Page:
What Are the Benefits of Meditation Research


meditation benefits research

If you are new to meditation, it’s easy to get caught up in the allure of trying to master the seemingly magical art. While the benefits of meditation research is an ongoing endeavor, there are some things that we already know. For example, meditating is a great way to calm yourself and get into a “zone” where you are relaxed and calm. But did you know that meditating may also have some health benefits?

It is believed that meditation helps your body control your breathing, which in turn reduces your heart rate. This lowered heart rate lowers your blood pressure and increases your oxygen intake. Meditating can even help your immune system by lowering the activity level of the herpes virus in your body. Also, regular meditation can relieve anxiety and improve your mood.

Top Benefits

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Another benefit of meditation is that it relaxes your brain. During meditation, your brain produces more acetylcholine than at rest. The acetylcholine in the brain travels from neurons through pathways in your brain to help your body produce neurotransmitters like serotonin and norepinephrine. Acetylcholine is responsible for keeping your nerve cells active and functioning properly. When your nerve cells are functioning properly, your brain gets more messages from them and your mood improves as a result.

Now, while all of this is well and good, there are a few drawbacks with meditating that you should be aware of before jumping in and buying a meditation DVD or using a software program. Meditation can be a bit of a challenge because your mind is constantly changing. If you meditate for too long, you might feel like you need to move on to something else. However, if you do it right and don’t push your body too far, you might feel like you are doing something good for yourself.

De-stress

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One problem that some people have is that meditation helps them de-stress, which can be a good thing, but it can also cause a problem with the parts of the brain that control emotion. Your amygdala, an almond-shaped area of the brain that helps you recognize and deal with negative emotions such as anger or fear, can get activated during meditation. The reason for this is that the limbic system in the brain is what causes feelings of happiness or sadness. It gets activated when you are calm and think positive thoughts. However, if you are meditating and are also stressed, your amygdala gets activated and you could end up feeling bad.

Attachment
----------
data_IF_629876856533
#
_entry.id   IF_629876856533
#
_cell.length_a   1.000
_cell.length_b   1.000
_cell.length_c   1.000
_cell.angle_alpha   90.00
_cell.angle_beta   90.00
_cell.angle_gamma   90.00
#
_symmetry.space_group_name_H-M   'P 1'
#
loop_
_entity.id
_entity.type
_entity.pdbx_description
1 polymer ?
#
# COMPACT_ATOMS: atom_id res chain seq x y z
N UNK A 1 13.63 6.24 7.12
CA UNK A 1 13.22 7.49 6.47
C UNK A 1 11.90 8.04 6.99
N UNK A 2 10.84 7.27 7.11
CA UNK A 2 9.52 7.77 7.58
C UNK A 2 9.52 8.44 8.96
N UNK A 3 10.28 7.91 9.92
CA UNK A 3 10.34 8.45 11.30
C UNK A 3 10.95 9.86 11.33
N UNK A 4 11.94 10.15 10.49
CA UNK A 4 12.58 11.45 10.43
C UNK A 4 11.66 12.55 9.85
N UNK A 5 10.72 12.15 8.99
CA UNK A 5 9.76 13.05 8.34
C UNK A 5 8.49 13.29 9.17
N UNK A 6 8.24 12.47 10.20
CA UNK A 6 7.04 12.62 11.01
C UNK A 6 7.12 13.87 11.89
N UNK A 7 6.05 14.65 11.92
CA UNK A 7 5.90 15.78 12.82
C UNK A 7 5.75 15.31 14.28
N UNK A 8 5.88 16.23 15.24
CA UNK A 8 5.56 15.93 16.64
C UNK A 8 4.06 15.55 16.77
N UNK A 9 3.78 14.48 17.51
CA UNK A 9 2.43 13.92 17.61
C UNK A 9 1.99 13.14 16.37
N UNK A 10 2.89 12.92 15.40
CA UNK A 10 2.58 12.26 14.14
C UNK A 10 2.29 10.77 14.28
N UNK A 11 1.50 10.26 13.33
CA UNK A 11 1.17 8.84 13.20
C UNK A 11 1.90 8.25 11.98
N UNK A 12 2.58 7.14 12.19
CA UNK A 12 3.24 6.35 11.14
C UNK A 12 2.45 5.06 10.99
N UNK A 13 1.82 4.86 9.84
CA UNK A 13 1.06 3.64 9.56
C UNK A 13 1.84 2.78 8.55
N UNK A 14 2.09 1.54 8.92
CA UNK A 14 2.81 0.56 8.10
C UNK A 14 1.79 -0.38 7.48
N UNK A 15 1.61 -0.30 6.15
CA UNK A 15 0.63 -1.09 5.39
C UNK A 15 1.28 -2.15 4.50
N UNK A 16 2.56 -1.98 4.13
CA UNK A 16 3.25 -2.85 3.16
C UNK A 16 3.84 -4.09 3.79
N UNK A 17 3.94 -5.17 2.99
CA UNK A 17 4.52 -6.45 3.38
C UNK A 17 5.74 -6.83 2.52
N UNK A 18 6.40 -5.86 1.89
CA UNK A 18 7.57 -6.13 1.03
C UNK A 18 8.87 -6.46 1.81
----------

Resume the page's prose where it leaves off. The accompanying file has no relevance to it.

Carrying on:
Another drawback to meditation is that some people have trouble understanding how meditation helps their bodies. There is a lot of science on this, including neuroplasticity, which is the process of brain plasticity, or how your brain changes depending on your current environment. Religious people are particularly interested in how meditation affects their spirituality and how it can help bring their faith and sense of spirituality to new levels. But there is just as much science about the health benefits of meditation.

Increase IQ Level

One study says that meditation can increase your IQ by 16 IQ points. This sounds like quite a big number, and this may be true. If your IQ is determined by your IQ from other sources such as your birth or genes, then changing your method of thinking could be able to make you much smarter. Neuroplasticity and the limbic system are also connected to memory and learning. People who meditate report that they have a better focus and can remember things better. And a recent study states that meditation can help the body to understand the stress and deal with it better, which may explain why people who meditate are less likely to suffer from post-traumatic stress disorder.

Conclusion

One thing that is is that a person’s level of stress is predicted by their genetic makeup. A person who has a higher stress response tends to have more nervous and excitable behavior. In another study, what are the benefits of meditation were discovered when the nerve cells in the brain were stimulated. The more excitable the nerve cells were, the greater the ability the person had to handle stress.

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